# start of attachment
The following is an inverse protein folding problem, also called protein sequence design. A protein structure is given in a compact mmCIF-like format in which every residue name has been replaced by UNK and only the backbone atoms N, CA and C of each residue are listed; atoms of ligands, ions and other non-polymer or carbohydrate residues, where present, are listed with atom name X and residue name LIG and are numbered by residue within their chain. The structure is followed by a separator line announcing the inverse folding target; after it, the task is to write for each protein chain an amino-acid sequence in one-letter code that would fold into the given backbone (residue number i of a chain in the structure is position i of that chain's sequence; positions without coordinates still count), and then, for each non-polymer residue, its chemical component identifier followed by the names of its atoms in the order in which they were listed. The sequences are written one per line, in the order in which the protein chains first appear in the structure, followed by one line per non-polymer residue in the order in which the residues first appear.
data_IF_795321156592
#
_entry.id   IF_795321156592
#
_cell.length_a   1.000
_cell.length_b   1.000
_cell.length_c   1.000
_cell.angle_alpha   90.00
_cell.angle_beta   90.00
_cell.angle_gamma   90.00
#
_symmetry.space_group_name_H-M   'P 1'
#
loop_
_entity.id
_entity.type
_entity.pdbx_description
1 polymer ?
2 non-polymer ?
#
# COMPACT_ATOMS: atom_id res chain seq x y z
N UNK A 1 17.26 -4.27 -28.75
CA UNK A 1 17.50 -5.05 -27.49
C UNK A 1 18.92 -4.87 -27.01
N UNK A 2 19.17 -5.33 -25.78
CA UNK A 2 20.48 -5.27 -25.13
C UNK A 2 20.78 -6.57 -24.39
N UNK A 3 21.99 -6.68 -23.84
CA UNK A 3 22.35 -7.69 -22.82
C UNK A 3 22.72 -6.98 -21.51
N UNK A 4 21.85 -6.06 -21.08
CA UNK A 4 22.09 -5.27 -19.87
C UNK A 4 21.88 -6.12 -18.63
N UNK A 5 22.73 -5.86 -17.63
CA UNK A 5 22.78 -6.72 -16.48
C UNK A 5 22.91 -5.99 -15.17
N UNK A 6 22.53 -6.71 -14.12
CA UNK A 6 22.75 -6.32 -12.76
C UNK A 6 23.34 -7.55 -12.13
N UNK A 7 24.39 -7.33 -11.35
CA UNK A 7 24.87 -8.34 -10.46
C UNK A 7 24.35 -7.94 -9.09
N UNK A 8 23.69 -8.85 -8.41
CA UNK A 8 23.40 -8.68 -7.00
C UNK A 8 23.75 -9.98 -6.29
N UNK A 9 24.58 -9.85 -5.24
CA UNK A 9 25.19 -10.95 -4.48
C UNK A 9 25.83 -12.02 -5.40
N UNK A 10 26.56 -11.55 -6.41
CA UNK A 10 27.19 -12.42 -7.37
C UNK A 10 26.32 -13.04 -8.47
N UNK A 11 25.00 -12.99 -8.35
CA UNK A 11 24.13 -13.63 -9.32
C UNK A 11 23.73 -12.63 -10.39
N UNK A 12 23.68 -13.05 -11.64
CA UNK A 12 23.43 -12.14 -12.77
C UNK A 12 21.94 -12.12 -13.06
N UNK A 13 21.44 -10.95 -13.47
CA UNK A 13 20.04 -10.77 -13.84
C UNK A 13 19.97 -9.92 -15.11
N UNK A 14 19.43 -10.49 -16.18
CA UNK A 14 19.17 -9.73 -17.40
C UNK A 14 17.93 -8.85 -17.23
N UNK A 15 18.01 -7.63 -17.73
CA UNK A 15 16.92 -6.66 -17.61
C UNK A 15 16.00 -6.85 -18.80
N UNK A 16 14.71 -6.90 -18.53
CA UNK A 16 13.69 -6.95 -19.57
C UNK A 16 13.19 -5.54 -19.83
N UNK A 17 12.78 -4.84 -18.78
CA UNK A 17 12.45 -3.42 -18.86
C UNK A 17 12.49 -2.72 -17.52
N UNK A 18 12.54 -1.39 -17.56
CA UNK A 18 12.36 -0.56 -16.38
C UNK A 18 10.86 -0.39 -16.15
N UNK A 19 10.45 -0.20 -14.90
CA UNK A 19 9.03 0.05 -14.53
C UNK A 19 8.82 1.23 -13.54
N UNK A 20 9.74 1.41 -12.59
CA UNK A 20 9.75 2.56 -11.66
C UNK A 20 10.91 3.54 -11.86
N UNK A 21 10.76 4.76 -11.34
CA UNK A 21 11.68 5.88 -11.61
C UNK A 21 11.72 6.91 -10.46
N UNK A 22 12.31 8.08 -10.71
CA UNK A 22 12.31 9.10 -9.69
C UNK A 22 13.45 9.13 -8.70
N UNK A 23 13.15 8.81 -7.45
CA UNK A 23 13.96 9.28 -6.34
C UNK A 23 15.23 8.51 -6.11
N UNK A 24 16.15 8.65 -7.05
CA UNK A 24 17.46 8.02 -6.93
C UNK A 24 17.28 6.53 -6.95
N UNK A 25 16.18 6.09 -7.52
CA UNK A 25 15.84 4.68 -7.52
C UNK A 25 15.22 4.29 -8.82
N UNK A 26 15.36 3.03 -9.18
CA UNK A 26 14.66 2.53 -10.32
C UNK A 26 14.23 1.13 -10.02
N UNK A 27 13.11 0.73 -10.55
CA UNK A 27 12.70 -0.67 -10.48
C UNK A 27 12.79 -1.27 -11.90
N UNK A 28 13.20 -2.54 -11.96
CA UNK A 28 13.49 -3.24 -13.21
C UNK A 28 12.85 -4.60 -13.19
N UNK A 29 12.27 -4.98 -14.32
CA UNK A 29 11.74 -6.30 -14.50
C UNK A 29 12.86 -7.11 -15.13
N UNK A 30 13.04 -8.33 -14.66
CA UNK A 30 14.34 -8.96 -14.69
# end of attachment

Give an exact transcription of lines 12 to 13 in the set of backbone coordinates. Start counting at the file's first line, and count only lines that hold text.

#
_symmetry.space_group_name_H-M   'P 1'